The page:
We wrote a surf-rock album under the name Seaweed Sandwich – Full Surf Hits! The album features at 1-3 songs written by each band member. The debut single features a b-side that has guest vocals by SA Martinez and Tim Mahoney (of 311), Chad Stokes (Dispatch) and Pat Downes (Badfish)! Here is the debut single. Full album out March 4!
Baby Jesus? Reindeer? Come see the FS Christmas show December 14 @ Stubb’s!
Tim Mahoney – guitarist for 311 – joined us this past weekend for a very special episode of the Whalepod! Listen here or on iTunes and Stitcher:
Recorded during SXSW with Chad Stokes (Dispatch / State Radio)!
Hoag sits down with Ian Wheeler of “Wheeler’s Weekend Jams” (Chicago, IL) to answer detailed questions about the “Lockers” album, the new recording studio, the bass player search, lyrical inspiration, and so much more! A GREAT in depth interview. Thanks for having Hoag on the show, Ian!
Hoag recently gave a detailed answer to a fan question on facebook about the story behind the new song “Corn on the Cob” on the album “Lockers.” Some good background story behind the music! Buy the album “Lockers” on iTunes and rock it.
SEAN (DALLAS, TX): “Hoag… can I humbly ask you guys what was going on in your heads regarding Corn on the Cob?”
HOAG: “I wrote the song (except for the intro riff) during a lesson I was giving to a drum student back in probably 2012. It was without words for three years. When we decided to put it on the album I heard some vocal melodies in my head but also wanted to include samples, almost like a hip hop track. I was watching batman returns and basically everything the penguin said sounded so cool to me. One thing I didn’t end up using because I couldn’t find the clip on YouTube and was too cheap to rent the movie was the line “It’s amazing what a little TAPE and PATIENCE can do”. The penguin had spent hours taping back together the incriminating documents that Christopher Walken’s character had shredded. And the lyrics fit the dark lyrics I already had. The lyrics I came up with have to do with maturing or evolving out of idealistic mindsets of youth (“am i wise? Or have I just lost hope?” etc), and feeling sometimes just how quickly time passes, and if I’m doing life in the right way (“don’t do the math, it makes it worse”). And because it’s a trippy schizo song I wrote some lyrics that have to do with those times when I used to have a lot of panic attacks and anxiety (“not sure how long I’ve been in this glade, might be a day or fifteen years. Melt up a red sun and a purple moon, notice the stars are not the same”. Sometimes you get lost in time and space when you’re panicking or things are weird. Which reminded me of the land of “Fae” that the character Kvothe slips into in “Wise Man’s Fear” (a book). It’s a parallel world where time is fluid and the colors are slightly different than earth colors and when you look up in the sky the constellations are totally different. When I used to have really bad panics it would feel disorienting and scary like that. I only get them anymore if I eat too much weed. It “Sounds fun!” at first but it can get frightening and you can slip into The Fae. I love the two-edged sword of saying the phrase “sounds fun” in such a creepy, suspicious way. As for the instrumental break towards the end, that came as a little mathy experiment in feel changes. The drums approach each pass through that angular breakdown riff very differently each time. First the drums mimic the melody of the riff exactly, then they play a syncopated beat over top that grooves a little more naturally, and then finally they just slam a heavy backbeat that a listener can actually nod their head to without feeling off balance. Think I covered it all!”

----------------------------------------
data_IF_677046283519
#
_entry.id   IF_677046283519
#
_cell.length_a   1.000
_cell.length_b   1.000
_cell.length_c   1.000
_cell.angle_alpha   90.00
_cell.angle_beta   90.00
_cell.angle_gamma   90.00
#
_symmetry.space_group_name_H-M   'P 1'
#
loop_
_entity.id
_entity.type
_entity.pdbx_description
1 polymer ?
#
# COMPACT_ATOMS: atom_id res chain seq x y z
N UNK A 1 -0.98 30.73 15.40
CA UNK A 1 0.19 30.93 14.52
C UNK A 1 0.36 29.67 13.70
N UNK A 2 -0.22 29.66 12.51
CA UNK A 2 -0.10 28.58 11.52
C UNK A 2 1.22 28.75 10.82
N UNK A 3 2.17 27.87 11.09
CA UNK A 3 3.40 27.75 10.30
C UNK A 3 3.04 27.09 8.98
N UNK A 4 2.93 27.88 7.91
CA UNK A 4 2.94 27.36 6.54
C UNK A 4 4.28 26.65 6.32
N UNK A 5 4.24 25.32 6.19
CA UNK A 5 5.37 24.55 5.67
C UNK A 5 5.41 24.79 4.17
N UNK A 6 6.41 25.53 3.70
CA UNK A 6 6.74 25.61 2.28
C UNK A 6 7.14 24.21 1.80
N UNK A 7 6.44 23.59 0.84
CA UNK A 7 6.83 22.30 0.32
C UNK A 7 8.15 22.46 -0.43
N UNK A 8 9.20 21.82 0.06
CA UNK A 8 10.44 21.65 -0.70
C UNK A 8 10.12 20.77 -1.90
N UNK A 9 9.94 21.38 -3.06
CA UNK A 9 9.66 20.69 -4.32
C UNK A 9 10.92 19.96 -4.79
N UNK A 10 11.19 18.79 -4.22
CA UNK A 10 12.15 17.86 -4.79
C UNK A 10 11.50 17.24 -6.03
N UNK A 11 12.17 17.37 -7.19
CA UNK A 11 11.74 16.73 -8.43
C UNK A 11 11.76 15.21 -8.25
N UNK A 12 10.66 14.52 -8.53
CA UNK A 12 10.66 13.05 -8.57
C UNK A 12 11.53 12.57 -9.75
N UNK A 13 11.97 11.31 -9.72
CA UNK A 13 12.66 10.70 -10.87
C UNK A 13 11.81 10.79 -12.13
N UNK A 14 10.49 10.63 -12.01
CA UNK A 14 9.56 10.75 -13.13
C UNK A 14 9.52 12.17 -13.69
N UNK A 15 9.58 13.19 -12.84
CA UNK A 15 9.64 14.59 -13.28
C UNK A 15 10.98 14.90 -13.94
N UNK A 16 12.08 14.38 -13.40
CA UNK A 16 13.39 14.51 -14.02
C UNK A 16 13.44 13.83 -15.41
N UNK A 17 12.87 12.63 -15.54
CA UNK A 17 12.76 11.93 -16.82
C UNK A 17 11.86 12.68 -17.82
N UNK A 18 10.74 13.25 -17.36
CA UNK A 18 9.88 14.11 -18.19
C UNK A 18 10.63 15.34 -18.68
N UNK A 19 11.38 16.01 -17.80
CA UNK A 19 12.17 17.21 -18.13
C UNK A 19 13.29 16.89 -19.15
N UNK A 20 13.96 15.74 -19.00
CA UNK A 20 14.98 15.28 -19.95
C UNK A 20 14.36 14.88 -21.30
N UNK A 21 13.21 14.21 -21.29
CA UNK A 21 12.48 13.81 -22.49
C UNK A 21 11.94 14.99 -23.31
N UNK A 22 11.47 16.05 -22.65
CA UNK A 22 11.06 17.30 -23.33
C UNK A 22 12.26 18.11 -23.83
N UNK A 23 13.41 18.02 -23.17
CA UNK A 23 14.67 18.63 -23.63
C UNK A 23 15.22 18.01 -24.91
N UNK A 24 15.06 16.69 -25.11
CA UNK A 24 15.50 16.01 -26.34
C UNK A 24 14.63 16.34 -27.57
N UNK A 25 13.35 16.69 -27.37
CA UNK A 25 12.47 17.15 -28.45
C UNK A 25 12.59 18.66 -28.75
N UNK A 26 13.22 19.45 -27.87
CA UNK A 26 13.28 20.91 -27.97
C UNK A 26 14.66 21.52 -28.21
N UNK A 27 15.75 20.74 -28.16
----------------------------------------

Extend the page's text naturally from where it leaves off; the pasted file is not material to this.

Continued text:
Back in 2003/2004, before we had a bass player, before we even had Smell in the band, Bonesaw and I wrote and recorded a very minimalist, bare bones acoustic album of songs with titles like “Olivia”, “Lizards on the Tree”, “Pizza Song”, “5:42“, and more. Going back and listening to your earliest, rawest records is tough, because your hear all the stuff you did poorly that–over time–you’ve learned how to do a lot better. Everything from arrangement, to lyrics, to vocal technique. But there’s something cool about these songs for sure, and there are some really hardcore fans of the album. Two of whom (Jon and Felicia McGuire) asked if we would come to their house and play “Irie Love” in its entirety. So we had to dig back into the vault, re-learn the songs, and revisit them live 11 years later. So without further ado, here is “Irie Live: Irie Love 2015”